And we may add, certainly more permissive than international law, which clearly prohibits any ‘use of force’ by states under article 2(4) of the UN Charter, with very few exceptions (i.e. self-defence and Security Council authorization). But as we saw, the law is not the only framework to analyse instances of the use of force, and some scholars have taken up Walzer’s challenge, laying the groundwork for a new theory of jus ad vim. Among such theorists we find Daniel Brunstetter and Megan Braun, who in 2013 published their influential article titled “From Jus ad Bellum to Jus ad Vim: Recalibrating Our Understanding of the Moral Use of Force.”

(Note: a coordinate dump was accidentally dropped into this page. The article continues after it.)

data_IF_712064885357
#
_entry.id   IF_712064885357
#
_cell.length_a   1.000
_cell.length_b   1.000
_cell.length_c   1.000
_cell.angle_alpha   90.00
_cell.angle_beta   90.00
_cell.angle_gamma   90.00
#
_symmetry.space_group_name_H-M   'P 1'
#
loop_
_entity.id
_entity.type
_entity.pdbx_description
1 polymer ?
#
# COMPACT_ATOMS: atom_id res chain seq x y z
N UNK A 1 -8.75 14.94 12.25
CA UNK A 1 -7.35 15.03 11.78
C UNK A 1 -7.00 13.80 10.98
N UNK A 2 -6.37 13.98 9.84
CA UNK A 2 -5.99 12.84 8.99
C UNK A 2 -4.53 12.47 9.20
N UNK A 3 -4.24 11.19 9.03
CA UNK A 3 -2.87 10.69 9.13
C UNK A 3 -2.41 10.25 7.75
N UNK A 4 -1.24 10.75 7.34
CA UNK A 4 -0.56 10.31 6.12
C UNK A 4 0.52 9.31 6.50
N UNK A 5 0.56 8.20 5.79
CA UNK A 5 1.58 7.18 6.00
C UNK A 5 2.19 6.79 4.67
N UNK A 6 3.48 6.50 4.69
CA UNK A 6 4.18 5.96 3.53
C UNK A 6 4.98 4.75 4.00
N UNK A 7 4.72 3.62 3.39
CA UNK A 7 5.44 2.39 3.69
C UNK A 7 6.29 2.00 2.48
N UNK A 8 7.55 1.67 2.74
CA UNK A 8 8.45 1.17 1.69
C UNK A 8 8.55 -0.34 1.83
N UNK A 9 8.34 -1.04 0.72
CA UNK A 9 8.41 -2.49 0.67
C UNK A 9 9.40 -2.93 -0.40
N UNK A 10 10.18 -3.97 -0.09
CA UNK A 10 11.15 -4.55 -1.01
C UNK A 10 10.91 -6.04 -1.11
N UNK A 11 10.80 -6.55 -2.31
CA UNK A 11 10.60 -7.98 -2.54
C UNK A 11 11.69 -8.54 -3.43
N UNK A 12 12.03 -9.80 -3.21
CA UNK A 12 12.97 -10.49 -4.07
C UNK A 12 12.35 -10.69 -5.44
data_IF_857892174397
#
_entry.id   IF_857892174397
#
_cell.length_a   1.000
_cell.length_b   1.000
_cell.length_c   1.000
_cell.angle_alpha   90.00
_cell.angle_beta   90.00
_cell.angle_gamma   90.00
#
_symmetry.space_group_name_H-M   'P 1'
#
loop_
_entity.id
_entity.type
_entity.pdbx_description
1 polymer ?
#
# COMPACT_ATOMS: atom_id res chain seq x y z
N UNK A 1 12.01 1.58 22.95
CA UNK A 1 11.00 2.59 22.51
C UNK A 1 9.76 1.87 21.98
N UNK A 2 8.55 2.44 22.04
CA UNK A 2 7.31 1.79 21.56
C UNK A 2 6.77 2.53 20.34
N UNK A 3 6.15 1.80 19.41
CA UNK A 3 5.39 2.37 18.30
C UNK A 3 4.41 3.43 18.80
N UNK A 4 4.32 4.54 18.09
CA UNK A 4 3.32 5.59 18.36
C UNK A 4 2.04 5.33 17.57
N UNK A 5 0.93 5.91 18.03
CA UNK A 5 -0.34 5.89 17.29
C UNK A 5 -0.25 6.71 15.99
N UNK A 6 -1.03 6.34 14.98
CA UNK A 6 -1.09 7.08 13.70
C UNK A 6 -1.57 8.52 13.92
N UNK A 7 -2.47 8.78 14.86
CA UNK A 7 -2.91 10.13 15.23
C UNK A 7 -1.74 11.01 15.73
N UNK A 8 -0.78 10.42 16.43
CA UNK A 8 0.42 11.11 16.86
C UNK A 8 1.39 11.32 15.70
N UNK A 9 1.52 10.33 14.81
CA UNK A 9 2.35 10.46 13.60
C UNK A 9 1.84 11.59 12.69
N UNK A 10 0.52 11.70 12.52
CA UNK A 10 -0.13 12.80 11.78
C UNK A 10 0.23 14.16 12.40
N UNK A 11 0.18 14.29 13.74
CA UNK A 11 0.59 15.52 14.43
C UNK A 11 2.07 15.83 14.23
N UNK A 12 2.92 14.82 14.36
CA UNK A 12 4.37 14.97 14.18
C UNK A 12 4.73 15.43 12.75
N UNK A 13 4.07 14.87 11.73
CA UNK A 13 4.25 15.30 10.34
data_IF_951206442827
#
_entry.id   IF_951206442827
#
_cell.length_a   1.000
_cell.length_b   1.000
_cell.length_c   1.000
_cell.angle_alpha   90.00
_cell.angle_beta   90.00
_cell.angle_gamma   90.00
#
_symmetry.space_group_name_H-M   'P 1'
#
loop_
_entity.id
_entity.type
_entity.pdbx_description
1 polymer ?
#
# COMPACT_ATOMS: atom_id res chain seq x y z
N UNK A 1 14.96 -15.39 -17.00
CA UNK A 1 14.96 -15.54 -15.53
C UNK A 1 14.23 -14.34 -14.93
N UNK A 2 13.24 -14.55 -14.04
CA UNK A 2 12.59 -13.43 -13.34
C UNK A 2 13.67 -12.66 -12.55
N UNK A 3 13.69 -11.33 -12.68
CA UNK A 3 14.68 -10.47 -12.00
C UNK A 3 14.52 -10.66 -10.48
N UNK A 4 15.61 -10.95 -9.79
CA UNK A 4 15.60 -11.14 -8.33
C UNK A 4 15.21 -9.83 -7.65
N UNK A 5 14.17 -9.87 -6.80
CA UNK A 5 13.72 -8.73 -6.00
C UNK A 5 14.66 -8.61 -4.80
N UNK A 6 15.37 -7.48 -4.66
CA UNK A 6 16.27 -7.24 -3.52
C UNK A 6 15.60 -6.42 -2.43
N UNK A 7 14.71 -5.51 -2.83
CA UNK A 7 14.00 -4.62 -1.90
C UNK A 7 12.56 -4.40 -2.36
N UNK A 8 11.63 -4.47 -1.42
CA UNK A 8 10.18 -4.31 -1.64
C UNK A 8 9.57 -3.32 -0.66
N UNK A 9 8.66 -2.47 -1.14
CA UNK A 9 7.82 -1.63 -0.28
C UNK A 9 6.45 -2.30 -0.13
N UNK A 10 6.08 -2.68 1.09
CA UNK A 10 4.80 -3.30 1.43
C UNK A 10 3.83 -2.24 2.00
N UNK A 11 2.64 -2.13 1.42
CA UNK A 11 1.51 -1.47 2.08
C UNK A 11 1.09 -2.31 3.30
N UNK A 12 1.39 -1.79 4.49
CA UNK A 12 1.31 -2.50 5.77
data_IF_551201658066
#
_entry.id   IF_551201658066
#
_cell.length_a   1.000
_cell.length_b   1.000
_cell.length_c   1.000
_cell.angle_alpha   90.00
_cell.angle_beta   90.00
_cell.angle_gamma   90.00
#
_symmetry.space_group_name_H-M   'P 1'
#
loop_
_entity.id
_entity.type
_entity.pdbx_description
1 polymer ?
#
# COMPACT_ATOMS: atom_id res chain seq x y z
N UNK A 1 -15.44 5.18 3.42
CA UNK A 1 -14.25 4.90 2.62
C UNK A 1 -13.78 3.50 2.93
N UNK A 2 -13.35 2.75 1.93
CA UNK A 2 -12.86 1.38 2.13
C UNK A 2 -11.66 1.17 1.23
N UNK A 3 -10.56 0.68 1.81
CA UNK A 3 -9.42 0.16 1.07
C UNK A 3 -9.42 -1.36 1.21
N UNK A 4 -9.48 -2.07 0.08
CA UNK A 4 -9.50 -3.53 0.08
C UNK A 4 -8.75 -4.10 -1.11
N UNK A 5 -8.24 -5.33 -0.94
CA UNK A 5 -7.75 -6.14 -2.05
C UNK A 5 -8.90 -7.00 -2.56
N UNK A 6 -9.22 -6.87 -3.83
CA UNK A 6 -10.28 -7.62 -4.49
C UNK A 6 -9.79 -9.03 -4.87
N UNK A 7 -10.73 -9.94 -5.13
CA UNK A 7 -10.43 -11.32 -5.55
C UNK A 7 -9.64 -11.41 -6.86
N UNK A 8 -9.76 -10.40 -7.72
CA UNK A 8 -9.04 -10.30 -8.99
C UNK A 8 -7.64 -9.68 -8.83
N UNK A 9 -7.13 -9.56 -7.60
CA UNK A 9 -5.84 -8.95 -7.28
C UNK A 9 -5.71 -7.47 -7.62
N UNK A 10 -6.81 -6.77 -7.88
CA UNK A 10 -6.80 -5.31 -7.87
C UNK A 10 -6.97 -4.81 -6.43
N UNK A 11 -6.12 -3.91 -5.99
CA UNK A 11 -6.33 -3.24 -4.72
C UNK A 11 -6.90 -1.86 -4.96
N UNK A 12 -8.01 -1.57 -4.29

According to these authors under jus ad vim a just cause for using force is aggression, whether by states or non-state actors, warranting recourse to the right of self-defence. The use of force must be also proportional, a last resort, authorized by a legitimate authority, and carried out with the right intent (all traditional jus ad bellum criteria). The thrust of their argument is that the use of force must always reduce the probability of escalation. In other words, vim resulting in bellum evidences a failure in the application of the characteristically de-escalatory rationale underlying jus ad vim. As to international law, Brunstetter and Braun argue that jus ad vim should ideally be anchored in that normative regime, but if international law proves to be too narrow to respond to the needs of states, then it will have to evolve through customary law to mirror the evolution of our shared ethical judgments.